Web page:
United States District Court, S.D. Texas, Galveston Division
JANET LYNN PELC, D/B/A RESTORE RENEW, ET AL., Plaintiffs.
AMY HOWARD, ET AL., Defendants.
MEMORANDUM AND RECOMMENDATION
M. EDISON, UNITED STATES MAGISTRATE JUDGE
before me is (i) Defendants' Partial Motion for Summary
Judgment on Plaintiffs' Causes of Action for Breach of
Contract and Attorney's Fees (Dkt. 31); and (ii)
Defendants' Partial Motion for Summary Judgment on
Plaintiffs' Causes of Action for Common-Law Fraud and
Violations of the DTPA (Dkt. 32). After carefully considering
the motions, the opposition briefs, and the applicable law, I
RECOMMEND that the motions be
DENIED and this case proceed to trial.
lawsuit arises from a five-year business relationship between
Plaintiffs Janet Lynn Pelc d/b/a Restore ReNew, Libby Golden
d/b/a Another Look by Libby, and Lollie & Gigi Custom
Painted Furniture (collectively, "Plaintiffs") and
Defendants Artisan Studios, LLC d/b/a Amy Howard at Home
("AHAH") and Amy Howard. Plaintiffs operate a
furniture restoration and home decor business. AHAH sells
high-end, boutique paint products. After trying AHAH's
products, Plaintiffs became interested in the possibility of
selling those products to the general public.
and AHAH entered into a contract on September 17, 2013, by
which Plaintiffs would purchase AHAH refinishing products and
resell those products to the public through their businesses
operating in Friendswood, Texas (the "2013
Contract"). As part of the contractual arrangement, AHAH
agreed to provide Plaintiffs with the full line of AHAH
products and, in return, Plaintiffs agreed to purchase a
minimum dollar amount of AHAH products at regular intervals.
The 2013 Contract also provided Plaintiffs "zip code
protection"-that is, the exclusive right to sell AHAH
products within a certain geographic area.
great surprise of Plaintiffs, AHAH entered negotiations with
Ace Hardware sometime in 2015 to make the well-known retailer
a nationwide distributor of AHAH products. When Plaintiffs
learned of the proposed Ace Hardware-AHAH deal, they grew
concerned that AHAH would breach the geographic exclusivity
agreement. There were several Ace Hardware stores within a
10-mile radius of Plaintiffs' location, including one in
the same shopping center as Plaintiffs' business.
Plaintiffs were also concerned that they would be unable to
compete with Ace Hardware's ability to advertise on a
to allay Plaintiffs' concerns, AHAH agreed to provide
Plaintiffs a 30 percent discount on all AHAH products. The 30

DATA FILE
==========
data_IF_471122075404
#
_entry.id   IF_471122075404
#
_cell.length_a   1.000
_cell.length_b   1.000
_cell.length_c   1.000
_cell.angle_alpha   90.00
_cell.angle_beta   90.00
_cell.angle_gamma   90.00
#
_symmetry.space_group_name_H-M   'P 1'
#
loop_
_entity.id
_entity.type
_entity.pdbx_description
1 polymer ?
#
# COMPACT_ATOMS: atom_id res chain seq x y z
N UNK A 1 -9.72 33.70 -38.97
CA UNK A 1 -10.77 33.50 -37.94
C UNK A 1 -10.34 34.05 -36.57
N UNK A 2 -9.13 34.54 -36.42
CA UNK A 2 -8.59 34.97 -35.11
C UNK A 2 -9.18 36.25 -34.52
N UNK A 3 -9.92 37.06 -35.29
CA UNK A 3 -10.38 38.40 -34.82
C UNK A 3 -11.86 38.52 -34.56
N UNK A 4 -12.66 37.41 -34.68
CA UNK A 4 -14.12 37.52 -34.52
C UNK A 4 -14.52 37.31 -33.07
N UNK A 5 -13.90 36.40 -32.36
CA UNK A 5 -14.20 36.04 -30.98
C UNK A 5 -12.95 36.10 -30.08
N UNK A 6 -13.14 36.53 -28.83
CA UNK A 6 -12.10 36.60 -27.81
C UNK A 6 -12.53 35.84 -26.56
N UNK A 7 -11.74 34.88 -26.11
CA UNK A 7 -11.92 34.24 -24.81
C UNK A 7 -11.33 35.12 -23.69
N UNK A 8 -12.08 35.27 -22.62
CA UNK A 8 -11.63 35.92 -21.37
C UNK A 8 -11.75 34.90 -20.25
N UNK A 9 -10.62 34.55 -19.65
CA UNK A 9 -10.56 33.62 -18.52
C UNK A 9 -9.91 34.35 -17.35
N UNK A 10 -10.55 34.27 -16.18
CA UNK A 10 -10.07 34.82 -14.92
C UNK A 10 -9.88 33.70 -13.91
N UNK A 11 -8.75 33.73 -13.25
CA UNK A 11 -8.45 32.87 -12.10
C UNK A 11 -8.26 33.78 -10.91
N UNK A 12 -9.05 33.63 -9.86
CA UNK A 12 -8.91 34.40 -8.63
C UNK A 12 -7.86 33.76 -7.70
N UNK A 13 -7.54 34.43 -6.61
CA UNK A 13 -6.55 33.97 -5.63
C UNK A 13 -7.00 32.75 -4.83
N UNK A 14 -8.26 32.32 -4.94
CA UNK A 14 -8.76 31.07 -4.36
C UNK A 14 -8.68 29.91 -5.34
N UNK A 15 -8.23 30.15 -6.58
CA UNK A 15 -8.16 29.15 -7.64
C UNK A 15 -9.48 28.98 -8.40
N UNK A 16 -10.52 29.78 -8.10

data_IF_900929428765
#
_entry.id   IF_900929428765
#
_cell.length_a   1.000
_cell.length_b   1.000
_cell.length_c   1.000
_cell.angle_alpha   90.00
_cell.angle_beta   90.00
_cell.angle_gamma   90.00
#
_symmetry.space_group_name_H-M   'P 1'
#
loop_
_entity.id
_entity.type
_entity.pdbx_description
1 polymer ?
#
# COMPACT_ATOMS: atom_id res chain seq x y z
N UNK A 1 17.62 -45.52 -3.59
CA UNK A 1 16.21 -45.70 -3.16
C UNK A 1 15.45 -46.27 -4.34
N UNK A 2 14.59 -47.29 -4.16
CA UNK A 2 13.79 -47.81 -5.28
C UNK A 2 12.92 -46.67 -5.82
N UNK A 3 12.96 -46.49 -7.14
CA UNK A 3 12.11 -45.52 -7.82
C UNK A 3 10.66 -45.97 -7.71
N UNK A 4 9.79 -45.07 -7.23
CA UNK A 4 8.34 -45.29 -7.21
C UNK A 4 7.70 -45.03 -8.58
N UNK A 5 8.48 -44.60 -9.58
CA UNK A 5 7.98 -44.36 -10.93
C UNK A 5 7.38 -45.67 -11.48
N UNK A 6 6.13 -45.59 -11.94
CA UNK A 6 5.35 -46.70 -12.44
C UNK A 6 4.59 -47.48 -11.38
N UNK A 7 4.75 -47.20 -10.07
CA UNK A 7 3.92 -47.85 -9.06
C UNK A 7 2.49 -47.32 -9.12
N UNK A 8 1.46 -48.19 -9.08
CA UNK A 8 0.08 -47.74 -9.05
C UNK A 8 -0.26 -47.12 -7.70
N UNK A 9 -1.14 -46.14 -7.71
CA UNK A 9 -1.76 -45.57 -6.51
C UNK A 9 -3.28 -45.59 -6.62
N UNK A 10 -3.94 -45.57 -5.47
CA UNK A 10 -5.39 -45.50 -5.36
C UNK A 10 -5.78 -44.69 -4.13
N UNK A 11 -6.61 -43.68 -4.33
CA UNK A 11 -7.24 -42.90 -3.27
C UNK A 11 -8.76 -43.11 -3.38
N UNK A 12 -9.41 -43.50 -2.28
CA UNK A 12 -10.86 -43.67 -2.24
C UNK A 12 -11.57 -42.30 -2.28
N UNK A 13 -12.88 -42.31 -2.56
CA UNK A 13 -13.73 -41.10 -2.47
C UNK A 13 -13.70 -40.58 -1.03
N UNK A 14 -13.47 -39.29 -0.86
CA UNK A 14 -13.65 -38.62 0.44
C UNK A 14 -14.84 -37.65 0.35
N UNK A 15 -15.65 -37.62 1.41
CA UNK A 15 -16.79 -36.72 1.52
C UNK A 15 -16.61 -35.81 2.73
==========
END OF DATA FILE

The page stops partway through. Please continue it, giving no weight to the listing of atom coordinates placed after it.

percent discount went into effect in November 2015 and
continued in place for more than two years. In January 2018,
however, AHAH informed Plaintiffs that it was revoking the 30
percent discount, purportedly because the Ace Hardware across
the street from Plaintiffs had stopped selling AHAH products.
Plaintiffs did not take the news well, strongly disputing
whether the nearby Ace Hardware store had discontinued
selling AHAH products and expressing frustration at
AHAH's actions. This lawsuit ensued.
present case, Plaintiffs advance causes of action for breach
of contract, common law fraud, and violations of the Texas
Deceptive Trade Practices Act ("DTPA"). Plaintiffs
also seek to recover reasonable attorney's fees pursuant
to Section 38.001 of the Texas Civil Practice & Remedies
district court "shall grant summary judgment if the
movant shows that there is no genuine dispute as to any
material fact and the movant is entitled to judgment as a
matter of law." Fed.R.Civ.P. 56. There is no genuine
issue of material fact if, viewing the evidence in the light
most favorable to the non-moving party, no reasonable trier
of fact could find for the non-moving party. See
Matsushita Elec. Indus. Co. v. Zenith Radio Corp., 475
U.S. 574, 587 (1986).
seeking summary judgment bears the initial burden of
establishing the absence of a genuine issue of material fact
by either (1) presenting evidence that affirmatively
demonstrates the absence of any genuine issue of material
fact, or (2) after adequate time for discovery, demonstrating
that "the nonmoving party has failed to make a
sufficient showing on an essential element of her case with
respect to which she has the burden of proof."
Celotex Corp., v. Catrett, 477 U.S. 317, 323 (1986).
If the moving party meets this burden, the nonmoving party
cannot defeat summary judgment by resting on mere denials or
allegations but must set forth specific facts sufficient to
raise a genuine issue of fact. See Id. at 324.
examining the summary judgment record, the court should do so
in. the light most favorable to the party opposing summary
judgment. See Matsushita Elec. Indus. Co., 475 U.S.
at 587. "Even so, barebones, conclusory, or
otherwise-unsupported assertions won't cut it; the
nonmovant must go beyond the pleadings and come forward with
specific facts indicating a genuine issue for trial."
Hassen v. Ruston La. Hospitality Co., LLC, 932 F.3d
.353, 355-56 (5th Cir. 2019) (internal quotation marks,
footnotes, and citation omitted).